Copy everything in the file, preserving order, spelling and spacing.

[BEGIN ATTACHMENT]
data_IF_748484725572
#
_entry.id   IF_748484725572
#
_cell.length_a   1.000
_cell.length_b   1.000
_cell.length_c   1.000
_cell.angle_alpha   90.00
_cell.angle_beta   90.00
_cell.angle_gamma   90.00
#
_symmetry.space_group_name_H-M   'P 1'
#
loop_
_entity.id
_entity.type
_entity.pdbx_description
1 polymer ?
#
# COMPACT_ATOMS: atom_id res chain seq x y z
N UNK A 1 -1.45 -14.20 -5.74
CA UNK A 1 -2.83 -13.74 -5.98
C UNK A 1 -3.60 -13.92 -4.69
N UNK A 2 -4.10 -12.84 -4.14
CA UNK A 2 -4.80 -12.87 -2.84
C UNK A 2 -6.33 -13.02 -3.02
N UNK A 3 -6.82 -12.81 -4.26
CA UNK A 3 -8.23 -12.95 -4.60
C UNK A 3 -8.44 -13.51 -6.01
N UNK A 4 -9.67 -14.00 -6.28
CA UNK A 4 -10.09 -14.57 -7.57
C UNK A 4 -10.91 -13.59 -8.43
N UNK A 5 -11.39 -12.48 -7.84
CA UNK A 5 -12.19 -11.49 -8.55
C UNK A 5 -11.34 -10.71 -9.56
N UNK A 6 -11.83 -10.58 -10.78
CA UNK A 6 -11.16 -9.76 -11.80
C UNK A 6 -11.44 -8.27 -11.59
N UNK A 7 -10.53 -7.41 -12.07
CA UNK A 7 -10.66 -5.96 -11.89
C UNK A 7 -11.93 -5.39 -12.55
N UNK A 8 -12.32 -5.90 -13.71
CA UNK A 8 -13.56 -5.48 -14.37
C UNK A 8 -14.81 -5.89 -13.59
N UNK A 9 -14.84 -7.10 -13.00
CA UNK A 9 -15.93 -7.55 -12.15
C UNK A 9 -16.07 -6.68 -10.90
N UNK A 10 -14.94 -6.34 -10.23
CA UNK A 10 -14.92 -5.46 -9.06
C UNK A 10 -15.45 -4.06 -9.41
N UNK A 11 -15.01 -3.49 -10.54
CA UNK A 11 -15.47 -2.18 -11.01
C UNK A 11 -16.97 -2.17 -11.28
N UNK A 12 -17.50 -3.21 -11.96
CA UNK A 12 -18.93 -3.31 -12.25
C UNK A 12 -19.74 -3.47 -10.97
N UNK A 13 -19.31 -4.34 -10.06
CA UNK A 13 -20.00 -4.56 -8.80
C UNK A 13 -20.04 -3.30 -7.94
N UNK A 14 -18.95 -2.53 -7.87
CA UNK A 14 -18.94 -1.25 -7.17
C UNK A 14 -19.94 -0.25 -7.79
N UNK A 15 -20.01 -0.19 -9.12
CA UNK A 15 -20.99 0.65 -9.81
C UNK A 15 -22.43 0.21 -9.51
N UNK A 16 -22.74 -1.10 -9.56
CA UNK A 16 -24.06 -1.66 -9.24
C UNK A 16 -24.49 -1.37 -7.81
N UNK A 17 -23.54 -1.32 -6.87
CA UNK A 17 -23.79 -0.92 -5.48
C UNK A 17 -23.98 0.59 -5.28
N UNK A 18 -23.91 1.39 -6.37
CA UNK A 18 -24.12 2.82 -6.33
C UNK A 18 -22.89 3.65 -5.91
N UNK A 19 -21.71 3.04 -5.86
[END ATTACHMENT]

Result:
data_IF_748484725572
#
_entry.id   IF_748484725572
#
_cell.length_a   1.000
_cell.length_b   1.000
_cell.length_c   1.000
_cell.angle_alpha   90.00
_cell.angle_beta   90.00
_cell.angle_gamma   90.00
#
_symmetry.space_group_name_H-M   'P 1'
#
loop_
_entity.id
_entity.type
_entity.pdbx_description
1 polymer ?
#
# COMPACT_ATOMS: atom_id res chain seq x y z
N UNK A 1 -1.45 -14.20 -5.74
CA UNK A 1 -2.83 -13.74 -5.98
C UNK A 1 -3.60 -13.92 -4.69
N UNK A 2 -4.10 -12.84 -4.14
CA UNK A 2 -4.80 -12.87 -2.84
C UNK A 2 -6.33 -13.02 -3.02
N UNK A 3 -6.82 -12.81 -4.26
CA UNK A 3 -8.23 -12.95 -4.60
C UNK A 3 -8.44 -13.51 -6.01
N UNK A 4 -9.67 -14.00 -6.28
CA UNK A 4 -10.09 -14.57 -7.57
C UNK A 4 -10.91 -13.59 -8.43
N UNK A 5 -11.39 -12.48 -7.84
CA UNK A 5 -12.19 -11.49 -8.55
C UNK A 5 -11.34 -10.71 -9.56
N UNK A 6 -11.83 -10.58 -10.78
CA UNK A 6 -11.16 -9.76 -11.80
C UNK A 6 -11.44 -8.27 -11.59
N UNK A 7 -10.53 -7.41 -12.07
CA UNK A 7 -10.66 -5.96 -11.89
C UNK A 7 -11.93 -5.39 -12.55
N UNK A 8 -12.32 -5.90 -13.71
CA UNK A 8 -13.56 -5.48 -14.37
C UNK A 8 -14.81 -5.89 -13.59
N UNK A 9 -14.84 -7.10 -13.00
CA UNK A 9 -15.93 -7.55 -12.15
C UNK A 9 -16.07 -6.68 -10.90
N UNK A 10 -14.94 -6.34 -10.23
CA UNK A 10 -14.92 -5.46 -9.06
C UNK A 10 -15.45 -4.06 -9.41
N UNK A 11 -15.01 -3.49 -10.54
CA UNK A 11 -15.47 -2.18 -11.01
C UNK A 11 -16.97 -2.17 -11.28
N UNK A 12 -17.50 -3.21 -11.96
CA UNK A 12 -18.93 -3.31 -12.25
C UNK A 12 -19.74 -3.47 -10.97
N UNK A 13 -19.31 -4.34 -10.06
CA UNK A 13 -20.00 -4.56 -8.80
C UNK A 13 -20.04 -3.30 -7.94
N UNK A 14 -18.95 -2.53 -7.87
CA UNK A 14 -18.94 -1.25 -7.17
C UNK A 14 -19.94 -0.25 -7.79
N UNK A 15 -20.01 -0.19 -9.12
CA UNK A 15 -20.99 0.65 -9.81
C UNK A 15 -22.43 0.21 -9.51
N UNK A 16 -22.74 -1.10 -9.56
CA UNK A 16 -24.06 -1.66 -9.24
C UNK A 16 -24.49 -1.37 -7.81
N UNK A 17 -23.54 -1.32 -6.87
CA UNK A 17 -23.79 -0.92 -5.48
C UNK A 17 -23.98 0.59 -5.28
N UNK A 18 -23.91 1.39 -6.37
CA UNK A 18 -24.12 2.82 -6.33
C UNK A 18 -22.89 3.65 -5.91
N UNK A 19 -21.71 3.04 -5.86